Traveling to the Asmat is like journeying back in time. First glimpsed in the 16th century by Portuguese explorers, New Guinea, and especially the Asmat region not seen by Europeans for another hundred years remained isolated by virtue of its inaccessibility, difficult topography, and notably unfriendly locals, gaining a reputation as a backwater populated by headhunters and cannibals. When Rockefeller arrived in 1961, the Asmat was home to one of the most primitive and least visited societies on earth. Today, any modern influences there coexist uneasily with older habits a man using a golf umbrella to shield a torch from the rain, a woman opening a can with a machete, a three-year-old toddler smoking, really smoking, a cigarette.
By the time I arrived, clean-shaven and stripped of my glasses, per network orders, I hardly even felt like myself. The plan was for me to ad-lib everything based on the research I'd done there was no real script, just a bullet-pointed outline that Jeff and I had put together. But on our first full day of shooting, I kept including irrelevant details and forgetting important ones. I mispronounced "avoid" as "aroid," twice. I cursed, laughed nervously, reread my notes, punched the side of the canoe, and apologized to the crew.
Television required the unfamiliar skills of working with a group and processing everything in real time. Our first morning, we had set out to begin retracing Michael's last river trip, but before we could leave Agats, the team wanted to record a piece recounting the town's history and describing the journey. The idea was for the canoe to be moving action! while Nat kept the town in-frame over my left shoulder. Only, after every dozen or so failed takes, Agats would no longer be visible in the background and we'd have to circle back and start again. Television cannot be this hard, I thought to myself, can it?
"That one was good," said Jeff finally. "Now I just need a little more out of you about how it's the hottest you've ever been out here, something like that."
"But it's not the hottest I've ever been," I countered, as combative as I was clueless. In truth, the heat was bad, and between it and the heavy humidity, we existed in a state of constant, sluggish dampness.
"Dude, come on," said Jeff, "it's pretty hot." When we finally got it done, I looked over at Nat and Dean, two experienced TV hands, for their reactions. They looked worried. They had reason to be.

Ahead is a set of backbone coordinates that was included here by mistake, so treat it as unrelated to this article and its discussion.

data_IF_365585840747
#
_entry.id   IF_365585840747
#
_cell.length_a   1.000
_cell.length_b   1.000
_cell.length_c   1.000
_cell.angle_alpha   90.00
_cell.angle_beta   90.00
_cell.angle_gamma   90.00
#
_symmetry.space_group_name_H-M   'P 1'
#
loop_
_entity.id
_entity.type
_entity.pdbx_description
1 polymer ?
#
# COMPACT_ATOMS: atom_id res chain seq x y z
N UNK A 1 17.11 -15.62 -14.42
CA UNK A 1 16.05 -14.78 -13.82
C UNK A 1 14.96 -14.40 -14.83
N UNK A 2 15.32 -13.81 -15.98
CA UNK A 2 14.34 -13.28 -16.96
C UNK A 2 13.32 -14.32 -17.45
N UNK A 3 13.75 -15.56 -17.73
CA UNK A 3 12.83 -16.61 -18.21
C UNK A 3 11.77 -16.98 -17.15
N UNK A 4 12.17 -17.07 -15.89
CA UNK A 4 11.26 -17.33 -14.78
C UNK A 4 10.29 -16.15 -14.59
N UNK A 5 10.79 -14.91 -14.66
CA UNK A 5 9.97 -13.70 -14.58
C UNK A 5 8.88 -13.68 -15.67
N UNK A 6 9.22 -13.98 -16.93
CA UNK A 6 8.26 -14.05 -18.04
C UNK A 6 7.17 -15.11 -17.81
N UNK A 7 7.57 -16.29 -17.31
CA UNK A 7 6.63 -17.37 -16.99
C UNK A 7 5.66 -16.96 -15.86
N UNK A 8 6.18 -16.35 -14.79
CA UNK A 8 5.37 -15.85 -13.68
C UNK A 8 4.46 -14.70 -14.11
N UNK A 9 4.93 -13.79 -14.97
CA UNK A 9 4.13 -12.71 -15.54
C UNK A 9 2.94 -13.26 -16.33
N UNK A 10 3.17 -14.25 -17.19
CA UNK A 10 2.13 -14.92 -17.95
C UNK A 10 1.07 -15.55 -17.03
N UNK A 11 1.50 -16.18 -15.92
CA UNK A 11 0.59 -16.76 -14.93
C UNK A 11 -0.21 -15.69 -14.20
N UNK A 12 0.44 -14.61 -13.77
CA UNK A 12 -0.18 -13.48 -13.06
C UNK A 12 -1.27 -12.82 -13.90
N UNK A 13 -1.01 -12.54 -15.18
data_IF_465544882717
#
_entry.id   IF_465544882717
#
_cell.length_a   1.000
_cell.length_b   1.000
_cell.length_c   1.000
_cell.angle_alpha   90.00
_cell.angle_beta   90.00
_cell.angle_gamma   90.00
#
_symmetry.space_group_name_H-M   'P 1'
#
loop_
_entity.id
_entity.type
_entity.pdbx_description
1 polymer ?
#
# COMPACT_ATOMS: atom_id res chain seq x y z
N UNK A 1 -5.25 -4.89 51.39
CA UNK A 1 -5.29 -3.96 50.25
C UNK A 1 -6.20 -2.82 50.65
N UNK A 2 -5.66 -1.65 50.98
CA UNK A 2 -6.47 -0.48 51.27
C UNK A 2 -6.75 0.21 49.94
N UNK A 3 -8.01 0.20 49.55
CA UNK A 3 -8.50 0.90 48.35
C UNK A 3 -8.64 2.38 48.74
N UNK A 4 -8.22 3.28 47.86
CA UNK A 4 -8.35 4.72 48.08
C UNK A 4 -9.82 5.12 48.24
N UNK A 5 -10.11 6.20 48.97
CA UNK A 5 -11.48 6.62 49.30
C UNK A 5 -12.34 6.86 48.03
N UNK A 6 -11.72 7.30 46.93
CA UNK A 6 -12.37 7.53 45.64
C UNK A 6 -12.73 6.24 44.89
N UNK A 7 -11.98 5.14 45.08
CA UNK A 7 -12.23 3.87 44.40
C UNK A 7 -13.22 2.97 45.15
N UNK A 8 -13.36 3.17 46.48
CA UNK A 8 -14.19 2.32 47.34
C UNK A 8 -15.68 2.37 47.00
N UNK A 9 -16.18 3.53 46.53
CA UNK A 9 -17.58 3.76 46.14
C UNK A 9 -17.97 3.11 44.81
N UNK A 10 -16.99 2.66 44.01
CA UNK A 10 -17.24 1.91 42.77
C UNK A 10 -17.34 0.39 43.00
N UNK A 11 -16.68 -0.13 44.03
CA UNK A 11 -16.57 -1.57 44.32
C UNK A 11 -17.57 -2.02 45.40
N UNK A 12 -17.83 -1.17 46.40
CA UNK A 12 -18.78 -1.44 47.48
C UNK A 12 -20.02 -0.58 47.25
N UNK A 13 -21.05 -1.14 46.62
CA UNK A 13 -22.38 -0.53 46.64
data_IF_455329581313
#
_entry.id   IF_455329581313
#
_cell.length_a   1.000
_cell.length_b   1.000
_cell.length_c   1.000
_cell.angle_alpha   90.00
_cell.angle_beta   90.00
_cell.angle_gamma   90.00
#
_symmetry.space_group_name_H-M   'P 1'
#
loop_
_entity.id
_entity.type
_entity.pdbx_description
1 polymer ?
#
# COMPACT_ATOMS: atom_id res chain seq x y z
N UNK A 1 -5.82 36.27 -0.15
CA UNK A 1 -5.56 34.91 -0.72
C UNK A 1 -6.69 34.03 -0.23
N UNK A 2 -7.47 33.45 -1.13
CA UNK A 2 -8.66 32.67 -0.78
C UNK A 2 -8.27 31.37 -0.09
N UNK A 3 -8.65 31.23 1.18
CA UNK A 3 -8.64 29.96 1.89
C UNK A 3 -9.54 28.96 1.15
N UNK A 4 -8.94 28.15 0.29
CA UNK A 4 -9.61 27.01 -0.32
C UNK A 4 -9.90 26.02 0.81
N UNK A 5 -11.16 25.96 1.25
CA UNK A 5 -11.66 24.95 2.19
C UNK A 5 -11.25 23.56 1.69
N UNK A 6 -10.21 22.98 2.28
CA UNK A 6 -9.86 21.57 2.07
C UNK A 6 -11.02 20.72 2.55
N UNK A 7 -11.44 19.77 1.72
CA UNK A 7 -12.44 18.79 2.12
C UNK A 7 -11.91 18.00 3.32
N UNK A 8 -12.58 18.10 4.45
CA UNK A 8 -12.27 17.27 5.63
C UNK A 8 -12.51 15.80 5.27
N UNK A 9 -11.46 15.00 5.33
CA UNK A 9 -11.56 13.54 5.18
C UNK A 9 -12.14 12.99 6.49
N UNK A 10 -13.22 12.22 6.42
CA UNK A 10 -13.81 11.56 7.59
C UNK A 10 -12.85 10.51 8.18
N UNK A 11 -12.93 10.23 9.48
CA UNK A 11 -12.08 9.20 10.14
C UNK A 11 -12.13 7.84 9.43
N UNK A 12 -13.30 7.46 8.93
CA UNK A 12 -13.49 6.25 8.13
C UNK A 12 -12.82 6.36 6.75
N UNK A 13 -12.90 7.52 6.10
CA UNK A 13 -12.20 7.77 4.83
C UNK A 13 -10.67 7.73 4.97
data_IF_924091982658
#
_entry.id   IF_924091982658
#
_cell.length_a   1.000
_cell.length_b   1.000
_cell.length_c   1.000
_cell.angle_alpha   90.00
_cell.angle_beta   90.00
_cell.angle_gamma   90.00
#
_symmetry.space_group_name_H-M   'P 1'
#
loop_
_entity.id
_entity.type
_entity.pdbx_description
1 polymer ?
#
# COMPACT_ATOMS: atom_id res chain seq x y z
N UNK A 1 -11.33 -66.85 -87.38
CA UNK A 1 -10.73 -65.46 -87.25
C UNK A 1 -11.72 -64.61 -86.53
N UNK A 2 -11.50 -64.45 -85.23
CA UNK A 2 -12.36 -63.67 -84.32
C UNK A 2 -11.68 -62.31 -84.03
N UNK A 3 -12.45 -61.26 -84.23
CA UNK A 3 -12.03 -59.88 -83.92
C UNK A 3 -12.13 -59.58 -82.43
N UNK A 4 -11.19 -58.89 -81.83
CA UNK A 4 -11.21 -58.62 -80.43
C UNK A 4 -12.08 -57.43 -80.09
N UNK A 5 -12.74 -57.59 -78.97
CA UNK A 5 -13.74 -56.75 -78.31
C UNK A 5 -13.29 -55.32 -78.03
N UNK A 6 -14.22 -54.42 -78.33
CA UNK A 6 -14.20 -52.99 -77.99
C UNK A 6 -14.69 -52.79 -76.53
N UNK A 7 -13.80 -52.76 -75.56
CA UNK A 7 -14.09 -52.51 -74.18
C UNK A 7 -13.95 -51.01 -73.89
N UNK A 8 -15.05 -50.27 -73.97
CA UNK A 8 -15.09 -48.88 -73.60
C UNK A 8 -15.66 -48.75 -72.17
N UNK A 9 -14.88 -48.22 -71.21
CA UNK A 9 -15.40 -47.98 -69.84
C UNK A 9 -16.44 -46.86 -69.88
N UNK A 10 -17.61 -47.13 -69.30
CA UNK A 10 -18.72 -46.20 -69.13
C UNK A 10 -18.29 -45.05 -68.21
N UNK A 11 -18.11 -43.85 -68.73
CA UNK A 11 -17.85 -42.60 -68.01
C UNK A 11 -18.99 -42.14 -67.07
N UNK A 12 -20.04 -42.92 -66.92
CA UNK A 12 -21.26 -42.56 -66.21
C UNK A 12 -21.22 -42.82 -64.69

THE FARTHER WE GOT from Agats, the stranger things became, as the villages grew gradually more primitive and less accustomed to visitors. It didn't take long in any village for news to spread that the aliens were coming. In one, when I asked if they often had visitors like us, the elders pondered a bit. "Yes, they say they have many visitors," Rufus translated. "Two this year."
Jeff held a particular fascination for the locals owing to the ministrations of missionaries, his long hair and bushy beard made him a ringer for the one white man that most of them knew by name. They enjoyed practicing a few words of English on him: "Hello, Jesus Christ! Nice to meet you."
As we grew more comfortable, I grew more competent, and things began to click. By day three I'd begun to enjoy myself as I dug into the reporting and, more surprisingly, discovered an inner TV persona I didn't know I possessed. We found people whose parents had sold skulls to Rockefeller and men who remembered the bespectacled foreigner. We interviewed one of the two "boat boys" who had been with the heir on his catamaran just before he disappeared. The process wasn't flawless: During that interview, as I was sitting on his hut floor on the riverbank in the village of Sjuru, I looked away from his ancient face, shrouded in the smoke of his cigarette, to see Nat wiping the camera's lens with his T-shirt. The humidity, exacerbated by a dozen people jammed into a 12-foot-by-12-foot hut, had gotten to the camera, and there was condensation inside the lens. We paused the interview and switched to our backup camera.